Global Navigation Satellite System (GNSS) Landing System (GLS) offers alternative landing guidance to ILS with more flexibility. In example embodiments, the GNSS system is implemented using a Global Positioning System (GPS) Landing System (GLS), but it is understood that the system is not limited to GPS signals. In other implementations, other types of Global Navigation Satellite Systems (GNSS), such as GLONASS, Galileo, Beidou and Compass navigation systems, and combinations thereof, may in time be used instead of GPS to obtain the aircraft position relative to the desired landing path to generate the guidance signals provided to the autopilot. One benefit of GLS is that the VDB ground stations can be located anywhere in the airport, unlike ILS ground stations which must be located at the end of the runway. In contrast to ILS, GLS doesn't send a homing signal. Instead, GLS employs a VHF Data Broadcast (VDB) data link to send messages up to the aircraft 100 that provide waypoints that the aircraft 100 follows to properly approach and land the aircraft 100 on the runway. The GLS transmitter also employs the VDB data link to send corrections to the ranging signals received from the constellation of GNSS satellites. Corrections are sent to the aircraft 100 to make the GNSS position estimates very accurate. Aircraft 100 uses the GNSS ranging signals and the corrections to calculate its position and also to calculate how far it is from the waypoints and to steer the aircraft 100 to line up with the waypoints.

Because the VDB ground stations can be located anywhere within 3 nautical miles (nmi) of the airport runways, the tail mounted antenna 106 is used in exemplary embodiments to allow for omnidirectional coverage. In some of these exemplary embodiments, the fuselage, wings, engines, and other components of the aircraft 100 can block the line of site between the tail mounted antenna 106 and certain locations. In these embodiments, the pattern of the tail mounted antenna may have gaps in coverage. In some exemplary embodiments, as the aircraft 100 approaches and turns to start landing, if the ground station is in front of the airplane where coverage gaps in the antenna pattern may exist, the aircraft 100 may start losing the VDB signals that are being sent from the VDB ground station. If the aircraft 100 starts losing the VDB signals, it can lose the waypoints and GNSS corrections. While the waypoints don't typically change, correct reception of the GNSS corrections is important to ensure that the position of the aircraft 100 is accurate. In other exemplary embodiments, the nose mounted antenna 104 is used to receive the VDB signal to allow for clear unobstructed coverage in front of the aircraft. In these embodiments, the fuselage blocks reception of signals arriving from the rear of the aircraft so when the aircraft gets close to the runway and the VDB station is now behind or towards the side of the aircraft, the aircraft may start losing the VDB signals and therefore lose the GNSS corrections.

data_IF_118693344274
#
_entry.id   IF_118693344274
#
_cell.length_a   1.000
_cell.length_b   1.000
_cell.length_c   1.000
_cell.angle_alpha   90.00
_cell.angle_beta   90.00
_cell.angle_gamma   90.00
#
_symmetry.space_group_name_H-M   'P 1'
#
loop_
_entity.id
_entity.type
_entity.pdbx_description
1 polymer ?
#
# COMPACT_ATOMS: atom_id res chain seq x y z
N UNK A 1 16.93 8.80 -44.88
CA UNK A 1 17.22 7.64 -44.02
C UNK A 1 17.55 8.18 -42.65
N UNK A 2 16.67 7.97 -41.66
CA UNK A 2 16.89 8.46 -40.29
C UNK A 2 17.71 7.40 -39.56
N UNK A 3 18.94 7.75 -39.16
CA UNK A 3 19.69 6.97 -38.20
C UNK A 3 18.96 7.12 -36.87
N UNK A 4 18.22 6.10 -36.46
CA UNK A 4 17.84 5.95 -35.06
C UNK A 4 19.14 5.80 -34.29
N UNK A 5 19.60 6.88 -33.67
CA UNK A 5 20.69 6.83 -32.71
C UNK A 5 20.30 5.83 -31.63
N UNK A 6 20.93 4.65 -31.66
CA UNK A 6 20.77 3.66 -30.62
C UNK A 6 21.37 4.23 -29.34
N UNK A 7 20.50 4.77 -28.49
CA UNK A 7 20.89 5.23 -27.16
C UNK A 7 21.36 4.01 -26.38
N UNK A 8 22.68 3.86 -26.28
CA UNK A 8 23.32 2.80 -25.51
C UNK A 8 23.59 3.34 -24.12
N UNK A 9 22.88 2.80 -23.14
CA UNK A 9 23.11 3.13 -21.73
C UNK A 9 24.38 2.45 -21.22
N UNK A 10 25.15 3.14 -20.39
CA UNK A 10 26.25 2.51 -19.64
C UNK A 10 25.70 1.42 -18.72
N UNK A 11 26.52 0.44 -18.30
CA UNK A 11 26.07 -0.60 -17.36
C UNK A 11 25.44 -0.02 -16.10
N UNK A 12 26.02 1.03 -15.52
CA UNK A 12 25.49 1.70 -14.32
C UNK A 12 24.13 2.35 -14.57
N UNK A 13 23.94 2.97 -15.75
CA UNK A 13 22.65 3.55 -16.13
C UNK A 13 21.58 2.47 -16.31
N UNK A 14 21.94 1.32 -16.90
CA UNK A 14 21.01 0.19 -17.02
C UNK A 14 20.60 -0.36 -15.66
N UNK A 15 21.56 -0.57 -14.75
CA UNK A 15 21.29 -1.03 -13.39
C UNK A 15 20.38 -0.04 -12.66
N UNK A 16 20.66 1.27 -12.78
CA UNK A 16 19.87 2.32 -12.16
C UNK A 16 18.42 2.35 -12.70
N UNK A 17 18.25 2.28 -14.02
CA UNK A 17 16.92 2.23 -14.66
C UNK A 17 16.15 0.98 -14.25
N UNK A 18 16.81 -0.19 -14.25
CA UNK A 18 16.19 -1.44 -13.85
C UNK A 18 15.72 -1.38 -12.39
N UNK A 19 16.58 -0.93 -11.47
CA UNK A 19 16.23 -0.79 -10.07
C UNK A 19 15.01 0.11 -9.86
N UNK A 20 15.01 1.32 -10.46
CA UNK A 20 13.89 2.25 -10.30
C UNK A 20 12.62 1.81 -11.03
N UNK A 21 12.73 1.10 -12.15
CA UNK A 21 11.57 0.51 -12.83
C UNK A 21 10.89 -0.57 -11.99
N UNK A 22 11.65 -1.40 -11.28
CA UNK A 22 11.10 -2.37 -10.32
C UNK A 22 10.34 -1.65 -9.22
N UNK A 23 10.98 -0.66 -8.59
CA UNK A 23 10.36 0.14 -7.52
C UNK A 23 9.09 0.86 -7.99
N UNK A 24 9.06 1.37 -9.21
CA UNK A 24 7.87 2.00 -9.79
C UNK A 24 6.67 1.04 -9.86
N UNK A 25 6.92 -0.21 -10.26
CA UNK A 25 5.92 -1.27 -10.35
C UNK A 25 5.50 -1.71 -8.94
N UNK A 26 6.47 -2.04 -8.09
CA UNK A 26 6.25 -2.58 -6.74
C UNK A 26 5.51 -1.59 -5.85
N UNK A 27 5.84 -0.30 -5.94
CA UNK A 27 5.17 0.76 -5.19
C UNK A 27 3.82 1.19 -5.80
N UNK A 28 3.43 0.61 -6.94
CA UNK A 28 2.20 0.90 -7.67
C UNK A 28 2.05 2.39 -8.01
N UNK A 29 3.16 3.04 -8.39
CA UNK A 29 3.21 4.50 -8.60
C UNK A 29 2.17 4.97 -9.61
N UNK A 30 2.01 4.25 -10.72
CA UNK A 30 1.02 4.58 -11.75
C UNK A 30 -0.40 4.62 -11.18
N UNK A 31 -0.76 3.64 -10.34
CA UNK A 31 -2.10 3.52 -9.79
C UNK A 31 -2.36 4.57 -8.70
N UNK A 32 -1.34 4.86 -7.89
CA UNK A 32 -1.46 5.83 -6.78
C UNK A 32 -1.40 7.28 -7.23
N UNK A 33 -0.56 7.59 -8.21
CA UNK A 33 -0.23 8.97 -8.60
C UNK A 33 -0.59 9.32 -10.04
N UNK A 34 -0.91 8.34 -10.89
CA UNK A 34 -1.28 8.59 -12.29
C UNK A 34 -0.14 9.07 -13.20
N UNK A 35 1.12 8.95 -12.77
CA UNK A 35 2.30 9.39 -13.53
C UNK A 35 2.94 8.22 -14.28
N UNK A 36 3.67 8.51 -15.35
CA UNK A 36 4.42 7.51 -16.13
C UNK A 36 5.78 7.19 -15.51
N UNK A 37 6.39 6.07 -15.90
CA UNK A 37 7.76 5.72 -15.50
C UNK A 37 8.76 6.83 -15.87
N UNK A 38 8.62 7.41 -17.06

In order to maximize the probability of correct reception of the VDB (or ILS localizer) landing guidance signals during all phases of GLS (or ILS) landing modes, the landing guidance signals are received using both the nose mounted antenna 104 and the tail mounted antenna 106. The coverage area of the nose mounted antenna 104 complements the coverage area of the tail mounted antenna 106 and vice versa.

Thus, a first part of the systems and methods described herein is use of both an ILS localizer VHF receiver connected to a nose mounted ILS localizer antenna (such as nose mounted antenna 104) and a VOR VHF receiver connected to a tail fin VOR antenna (such as tail mounted antenna 106) to receive GLS VDB signals during approach and landing when the approach and landing mode is GLS. In exemplary embodiments, the ILS localizer VHF receiver and the VOR VHF receiver are included in aircraft avionics systems (such as the radio signal processing system 108). In exemplary embodiments, digital processing of signals received from both the ILS localizer antenna (such as nose mounted antenna 104) and tail fin VOR antenna (such as tail mounted antenna 106) can be used to select the strongest of the two signals (diversity selection) or to combine both signals in-phase (diversity combining). This helps to reduce and/or eliminate outages due to the coverage holes of the ILS Localizer and the VOR antennas. However, VOR reception during approach and landing may no longer be possible without additional modification, which may not always be acceptable. FIGS. 2A, 3A, and 4A and accompanying description below are directed toward detailed exemplary embodiments implementing this first part.